Bees to be used to deter intrusive elephants in Hua Hin


Officials are considering using bees as one of a number of measures aimed at preventing elephants from raiding crops and damaging property in Hua Hin.

And the idea isn’t nearly as far-fetched as it sounds.

Elephants – the world’s largest land animals – are scared of bees.

Just think about that for a minute.

While the stinger of one bee can’t do much harm to the thick hide of an elephant, a swarm of hundreds of bees can inflict serious pain, particularly if they sting sensitive areas such as around the mouth, eyes and trunk.

Such is the disturbance that elephants feel from bees, conservations around the world use them as a way to prevent conflicts between the behemoths and humans.

And now officials in Hua Hin want to do the same thing.

A meeting chaired by Mr. Komkrit Charoenpatanasombat, Deputy Governor of Prachuap Khiri Khan Province, discussed ways to resolve some of the problems caused by elephants in Hua Hin, and nearby Kuiburi.

Most of the issues centre around the elephants in Kaeng Krachan National Park which have been invading farmland and damaging property in Huai Sat Yai Subdistrict in Hua Hin.

In April, two locals were attacked and killed by wild elephants in two separate incidents.

Elephants often encroach onto farmland in search of food and water.

In a bid to protect their crops, farmers try to scare the elephants and chase them off their land.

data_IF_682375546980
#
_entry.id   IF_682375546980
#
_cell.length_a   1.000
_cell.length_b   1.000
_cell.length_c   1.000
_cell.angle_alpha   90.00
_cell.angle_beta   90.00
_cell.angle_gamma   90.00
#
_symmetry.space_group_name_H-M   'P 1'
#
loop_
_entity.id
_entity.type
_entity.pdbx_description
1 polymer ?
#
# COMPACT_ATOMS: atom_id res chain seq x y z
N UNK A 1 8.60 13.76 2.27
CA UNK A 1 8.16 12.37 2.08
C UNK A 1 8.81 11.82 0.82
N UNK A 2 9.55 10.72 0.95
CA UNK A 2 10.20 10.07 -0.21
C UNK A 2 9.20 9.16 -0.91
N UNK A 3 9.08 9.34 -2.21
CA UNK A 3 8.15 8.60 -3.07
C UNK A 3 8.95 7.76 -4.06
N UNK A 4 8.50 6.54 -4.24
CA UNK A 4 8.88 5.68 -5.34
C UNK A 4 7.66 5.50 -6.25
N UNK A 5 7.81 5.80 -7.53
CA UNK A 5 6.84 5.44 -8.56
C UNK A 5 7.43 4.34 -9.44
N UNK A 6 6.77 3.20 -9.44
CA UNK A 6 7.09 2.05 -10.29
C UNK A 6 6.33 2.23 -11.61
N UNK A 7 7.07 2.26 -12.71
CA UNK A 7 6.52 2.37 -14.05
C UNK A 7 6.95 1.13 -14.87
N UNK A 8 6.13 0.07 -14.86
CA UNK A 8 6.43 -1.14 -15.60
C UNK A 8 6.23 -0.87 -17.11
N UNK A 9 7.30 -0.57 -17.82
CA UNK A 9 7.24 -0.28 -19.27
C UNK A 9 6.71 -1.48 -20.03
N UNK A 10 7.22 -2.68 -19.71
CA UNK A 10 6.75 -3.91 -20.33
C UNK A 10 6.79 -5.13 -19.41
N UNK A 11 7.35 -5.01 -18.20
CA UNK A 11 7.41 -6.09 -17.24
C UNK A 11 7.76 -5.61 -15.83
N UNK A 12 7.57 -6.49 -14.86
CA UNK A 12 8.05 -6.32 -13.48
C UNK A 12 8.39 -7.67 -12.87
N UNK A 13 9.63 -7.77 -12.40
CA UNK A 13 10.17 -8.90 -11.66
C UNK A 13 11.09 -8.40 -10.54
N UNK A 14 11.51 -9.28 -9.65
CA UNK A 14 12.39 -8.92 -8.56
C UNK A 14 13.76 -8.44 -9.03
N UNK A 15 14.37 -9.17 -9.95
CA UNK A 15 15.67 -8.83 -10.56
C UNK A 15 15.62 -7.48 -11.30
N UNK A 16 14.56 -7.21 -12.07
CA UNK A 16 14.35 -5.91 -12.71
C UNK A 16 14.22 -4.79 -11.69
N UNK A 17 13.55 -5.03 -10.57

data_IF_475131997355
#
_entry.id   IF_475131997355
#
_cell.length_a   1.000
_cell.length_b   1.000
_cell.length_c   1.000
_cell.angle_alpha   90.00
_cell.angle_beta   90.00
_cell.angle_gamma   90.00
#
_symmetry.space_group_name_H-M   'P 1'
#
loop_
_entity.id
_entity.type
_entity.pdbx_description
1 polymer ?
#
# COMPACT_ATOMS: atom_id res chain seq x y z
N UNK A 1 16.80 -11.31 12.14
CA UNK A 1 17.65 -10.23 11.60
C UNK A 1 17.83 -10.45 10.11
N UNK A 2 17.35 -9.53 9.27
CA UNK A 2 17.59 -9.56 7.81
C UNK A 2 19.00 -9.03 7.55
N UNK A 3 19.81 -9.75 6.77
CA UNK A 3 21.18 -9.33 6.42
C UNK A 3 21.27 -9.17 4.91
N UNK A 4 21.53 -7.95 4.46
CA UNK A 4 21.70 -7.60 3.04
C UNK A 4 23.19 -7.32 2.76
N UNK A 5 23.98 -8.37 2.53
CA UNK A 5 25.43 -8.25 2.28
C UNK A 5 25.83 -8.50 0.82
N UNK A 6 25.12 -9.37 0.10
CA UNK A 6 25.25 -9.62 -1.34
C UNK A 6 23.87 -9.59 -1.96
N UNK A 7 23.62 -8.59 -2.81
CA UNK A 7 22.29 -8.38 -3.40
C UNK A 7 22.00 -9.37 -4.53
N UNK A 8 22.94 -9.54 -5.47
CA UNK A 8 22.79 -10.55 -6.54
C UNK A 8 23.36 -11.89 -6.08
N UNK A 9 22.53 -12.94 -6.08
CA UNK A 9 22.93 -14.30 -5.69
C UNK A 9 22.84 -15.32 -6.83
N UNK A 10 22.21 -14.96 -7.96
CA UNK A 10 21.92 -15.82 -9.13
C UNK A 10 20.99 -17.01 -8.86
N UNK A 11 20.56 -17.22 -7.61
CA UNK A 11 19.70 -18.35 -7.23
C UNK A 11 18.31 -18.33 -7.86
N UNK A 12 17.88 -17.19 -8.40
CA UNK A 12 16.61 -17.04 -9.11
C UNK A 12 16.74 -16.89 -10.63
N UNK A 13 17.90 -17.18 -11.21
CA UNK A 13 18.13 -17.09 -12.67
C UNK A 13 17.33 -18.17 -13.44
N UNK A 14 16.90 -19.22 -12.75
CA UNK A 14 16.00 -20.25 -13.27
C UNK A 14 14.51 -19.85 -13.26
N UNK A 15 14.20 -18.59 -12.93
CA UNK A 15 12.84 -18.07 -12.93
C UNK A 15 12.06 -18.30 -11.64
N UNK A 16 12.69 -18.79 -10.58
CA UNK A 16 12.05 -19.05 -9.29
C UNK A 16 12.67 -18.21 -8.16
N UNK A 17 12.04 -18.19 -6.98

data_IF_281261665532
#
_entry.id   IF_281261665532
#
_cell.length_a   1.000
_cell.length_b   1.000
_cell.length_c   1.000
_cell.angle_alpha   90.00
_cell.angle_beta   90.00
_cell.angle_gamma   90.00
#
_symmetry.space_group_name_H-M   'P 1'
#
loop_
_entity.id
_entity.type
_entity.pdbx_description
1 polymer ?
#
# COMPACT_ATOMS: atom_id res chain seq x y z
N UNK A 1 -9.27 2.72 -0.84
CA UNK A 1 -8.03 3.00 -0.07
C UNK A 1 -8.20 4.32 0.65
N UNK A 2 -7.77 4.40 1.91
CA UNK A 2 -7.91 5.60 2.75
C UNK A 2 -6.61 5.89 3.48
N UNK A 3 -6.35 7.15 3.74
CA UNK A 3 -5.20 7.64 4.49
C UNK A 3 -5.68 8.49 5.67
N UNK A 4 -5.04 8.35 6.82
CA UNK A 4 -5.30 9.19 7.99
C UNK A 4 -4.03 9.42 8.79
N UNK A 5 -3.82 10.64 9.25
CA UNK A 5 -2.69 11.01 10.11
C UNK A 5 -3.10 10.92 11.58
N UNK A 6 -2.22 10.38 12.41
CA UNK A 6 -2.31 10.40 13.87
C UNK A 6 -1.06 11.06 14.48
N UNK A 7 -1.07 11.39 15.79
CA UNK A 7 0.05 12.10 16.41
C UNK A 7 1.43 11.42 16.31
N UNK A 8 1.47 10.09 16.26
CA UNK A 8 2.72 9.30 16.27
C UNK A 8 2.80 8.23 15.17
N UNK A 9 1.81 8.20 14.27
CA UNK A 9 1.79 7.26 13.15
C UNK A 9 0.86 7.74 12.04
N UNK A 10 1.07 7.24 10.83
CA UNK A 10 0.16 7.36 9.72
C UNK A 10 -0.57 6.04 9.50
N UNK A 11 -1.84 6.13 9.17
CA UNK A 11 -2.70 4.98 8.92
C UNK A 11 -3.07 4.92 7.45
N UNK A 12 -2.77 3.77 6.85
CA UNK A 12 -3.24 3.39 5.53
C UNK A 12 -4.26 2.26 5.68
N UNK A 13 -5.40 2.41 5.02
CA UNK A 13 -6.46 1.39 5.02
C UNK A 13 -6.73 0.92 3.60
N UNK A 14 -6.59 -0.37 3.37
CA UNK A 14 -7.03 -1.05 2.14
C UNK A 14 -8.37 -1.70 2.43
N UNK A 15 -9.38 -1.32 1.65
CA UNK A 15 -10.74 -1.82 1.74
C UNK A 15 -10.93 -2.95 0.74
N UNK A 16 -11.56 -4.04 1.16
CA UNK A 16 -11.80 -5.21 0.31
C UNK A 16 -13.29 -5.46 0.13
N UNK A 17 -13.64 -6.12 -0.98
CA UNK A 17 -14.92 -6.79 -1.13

However, this can result in the animals becoming aggressive and charging at the farmers.

Officials have now drawn up an eight point plan, which will be presented to the provincial governor, that aims to prevent and resolve some of the problems with elephants in the area in both the short and long term.

The plan is as follows:

  1. Establish water and food supplies for the elephants in the forest areas at Hub Pra Kung, Moo 5, Huai Sat Yai Subdistrict, and Thung Krating, Moo 10, Bueng Nakhon Subdistrict, Hua Hin.
  2. Construct so-called ‘beehive fences’ around farms to prevent intrusions from the wild elephants.
  3. Create semi-permanent fences in the worst affected areas.
  4. Install CCTV, radio communications, necessary materials, and equipment to help Kaeng Krachan National Park and Huai Sat Yai Subdistrict Administrative Organization monitor elephants in the area.
  5. Every month cut down trees and bushes alongside the main road in Huai Sat Yai Subdistrict.
  6. Install and improve street lighting along a total of 10 kilometres of road between Khao Ta-Yai and the entrance arch to Huai Sat Yai Subdistrict.
  7. Establish a fund to support people who are injured or suffer damage to crops and property as a result of the elephants. Funds are to be raised through selling shirts and other souvenirs, as well as organising cycle and running events.
  8. Create a technology system to monitor wild elephants, install CCTV cameras, and expand the telephone signal network/communication system, with the Wildlife Conservation Society (WCS) Thailand serving as the lead agency.

Meanwhile, the deputy governor warned officers from related agencies to closely monitor the situation in the coming months.

May and June are peak times for pineapple and durian harvesting, with the abundance of fruit potentially attracting elephants to the area which are in search of food.

Elephant near homes in Huai Sat Yai